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Nevada court wants answer to question from public employees and lawmakers

LAS VEGAS (AP) — Nevada’s Supreme Court said Thursday it wants to finally settle a key issue that has plagued public employees elected to the state’s part-time Legislature for decades: a person who does should the law also enforce the law?

The state’s seven-member high court unanimously called for more investigative hearings by a lower-court judge into a Nevada Policy Research Institute lawsuit that would topple nine public sector employees , including the two leading Democrats in the state legislature.

“Few people would support rules that limit their own power, which is precisely why the power to write the law must be separated from those responsible for enforcing the law,” institute director Robert Fellner said in a statement. a statement welcoming the decision.

A 15-page decision written by Justice James Hardesty recognized the extraordinary importance of deciding whether the constitutional separation of state powers clause applies to elected officials who hold full-time taxpayer-funded jobs.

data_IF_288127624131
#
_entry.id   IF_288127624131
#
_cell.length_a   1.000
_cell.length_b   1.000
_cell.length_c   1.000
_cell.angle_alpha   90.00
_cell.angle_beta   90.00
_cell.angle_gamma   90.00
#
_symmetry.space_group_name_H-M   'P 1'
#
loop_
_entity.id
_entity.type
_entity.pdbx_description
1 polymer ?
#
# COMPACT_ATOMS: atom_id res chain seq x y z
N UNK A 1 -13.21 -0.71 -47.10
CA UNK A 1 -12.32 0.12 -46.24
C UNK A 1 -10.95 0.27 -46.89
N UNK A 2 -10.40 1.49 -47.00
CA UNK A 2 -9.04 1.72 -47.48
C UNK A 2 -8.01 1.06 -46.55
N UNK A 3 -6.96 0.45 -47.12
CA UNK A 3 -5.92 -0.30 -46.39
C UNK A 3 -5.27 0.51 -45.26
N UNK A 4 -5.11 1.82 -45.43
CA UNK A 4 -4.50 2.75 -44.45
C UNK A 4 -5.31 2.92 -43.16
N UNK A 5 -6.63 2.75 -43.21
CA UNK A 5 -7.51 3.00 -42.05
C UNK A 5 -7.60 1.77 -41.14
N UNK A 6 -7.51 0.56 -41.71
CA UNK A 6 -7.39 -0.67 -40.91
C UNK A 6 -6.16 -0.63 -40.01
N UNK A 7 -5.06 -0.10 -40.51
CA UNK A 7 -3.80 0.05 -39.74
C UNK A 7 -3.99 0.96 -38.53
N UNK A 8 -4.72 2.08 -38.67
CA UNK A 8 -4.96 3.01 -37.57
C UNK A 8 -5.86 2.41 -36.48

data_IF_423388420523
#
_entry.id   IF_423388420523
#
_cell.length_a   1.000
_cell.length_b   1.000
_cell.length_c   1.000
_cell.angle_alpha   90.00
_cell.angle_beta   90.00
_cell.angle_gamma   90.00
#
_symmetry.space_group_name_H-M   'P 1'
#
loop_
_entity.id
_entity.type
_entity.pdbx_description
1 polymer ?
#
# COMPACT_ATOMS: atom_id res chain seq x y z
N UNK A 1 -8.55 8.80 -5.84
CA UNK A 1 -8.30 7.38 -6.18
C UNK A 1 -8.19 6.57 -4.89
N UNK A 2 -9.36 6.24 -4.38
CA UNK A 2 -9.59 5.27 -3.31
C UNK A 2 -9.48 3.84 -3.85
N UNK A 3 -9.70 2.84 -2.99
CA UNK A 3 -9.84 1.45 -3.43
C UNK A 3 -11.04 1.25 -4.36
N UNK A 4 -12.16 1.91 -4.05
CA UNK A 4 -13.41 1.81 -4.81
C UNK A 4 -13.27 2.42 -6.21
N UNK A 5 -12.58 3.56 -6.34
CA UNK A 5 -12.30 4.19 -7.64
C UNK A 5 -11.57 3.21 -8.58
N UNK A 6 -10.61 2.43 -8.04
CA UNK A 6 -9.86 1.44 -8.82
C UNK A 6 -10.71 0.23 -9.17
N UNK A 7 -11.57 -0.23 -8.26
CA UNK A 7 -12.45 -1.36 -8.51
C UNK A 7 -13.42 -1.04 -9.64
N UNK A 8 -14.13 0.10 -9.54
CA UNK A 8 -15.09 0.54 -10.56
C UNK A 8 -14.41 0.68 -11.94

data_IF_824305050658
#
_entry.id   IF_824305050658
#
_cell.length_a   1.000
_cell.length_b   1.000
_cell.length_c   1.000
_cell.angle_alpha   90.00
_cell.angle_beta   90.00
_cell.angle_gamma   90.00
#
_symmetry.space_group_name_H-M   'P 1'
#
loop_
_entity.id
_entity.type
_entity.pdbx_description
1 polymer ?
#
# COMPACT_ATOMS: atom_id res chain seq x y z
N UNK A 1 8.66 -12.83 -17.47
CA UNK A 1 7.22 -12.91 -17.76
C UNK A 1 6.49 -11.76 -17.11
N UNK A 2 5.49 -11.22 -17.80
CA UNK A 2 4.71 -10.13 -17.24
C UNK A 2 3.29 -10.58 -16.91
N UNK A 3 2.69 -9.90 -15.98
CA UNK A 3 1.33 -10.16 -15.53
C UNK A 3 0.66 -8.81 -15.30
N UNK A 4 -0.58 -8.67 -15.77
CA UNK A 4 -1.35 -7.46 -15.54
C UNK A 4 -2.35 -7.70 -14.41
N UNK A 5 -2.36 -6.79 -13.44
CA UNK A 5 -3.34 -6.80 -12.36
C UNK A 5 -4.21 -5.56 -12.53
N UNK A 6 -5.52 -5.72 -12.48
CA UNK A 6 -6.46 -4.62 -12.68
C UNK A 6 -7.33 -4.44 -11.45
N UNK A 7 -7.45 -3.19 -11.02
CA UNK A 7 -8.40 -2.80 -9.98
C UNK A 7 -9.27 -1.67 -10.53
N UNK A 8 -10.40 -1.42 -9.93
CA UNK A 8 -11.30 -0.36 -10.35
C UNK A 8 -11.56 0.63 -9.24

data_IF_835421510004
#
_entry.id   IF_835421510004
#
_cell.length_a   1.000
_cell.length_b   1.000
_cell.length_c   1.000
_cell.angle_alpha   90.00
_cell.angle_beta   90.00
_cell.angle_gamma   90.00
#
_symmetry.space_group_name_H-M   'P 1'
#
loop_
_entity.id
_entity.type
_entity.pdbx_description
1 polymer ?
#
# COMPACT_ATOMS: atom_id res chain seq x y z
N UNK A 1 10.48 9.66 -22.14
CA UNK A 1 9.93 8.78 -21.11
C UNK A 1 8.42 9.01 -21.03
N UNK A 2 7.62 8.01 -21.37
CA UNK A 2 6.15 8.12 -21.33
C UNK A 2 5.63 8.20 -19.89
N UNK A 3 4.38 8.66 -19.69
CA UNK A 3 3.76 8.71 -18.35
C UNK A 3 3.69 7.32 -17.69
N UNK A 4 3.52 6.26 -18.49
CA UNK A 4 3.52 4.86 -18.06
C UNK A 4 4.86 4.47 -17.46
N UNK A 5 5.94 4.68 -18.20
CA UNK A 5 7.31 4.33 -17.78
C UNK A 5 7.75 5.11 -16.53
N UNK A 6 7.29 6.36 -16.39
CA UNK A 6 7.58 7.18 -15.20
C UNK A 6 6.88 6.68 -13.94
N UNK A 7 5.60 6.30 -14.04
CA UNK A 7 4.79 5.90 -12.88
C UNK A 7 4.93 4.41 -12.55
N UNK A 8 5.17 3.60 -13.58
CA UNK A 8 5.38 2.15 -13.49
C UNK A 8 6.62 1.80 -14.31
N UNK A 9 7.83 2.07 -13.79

He called the separation of powers “probably the most important principle of government declaring and guaranteeing the liberties of the people”.

The Nevada Constitution prohibits a person from holding two elective offices or in more than one branch of government at the same time.

The case in court involves nine Las Vegas-area lawmakers — seven Democrats and two Republicans — variously employed by the Clark County Attorney and Public Defender’s Offices, the Southern Nevada Regional Transportation Commission and Clark County School District.

Top Democrats are Senate Majority Leader Nicole Cannizzaro, Clark County’s attorney, and Assembly Speaker Jason Frierson, the county’s deputy public defender.

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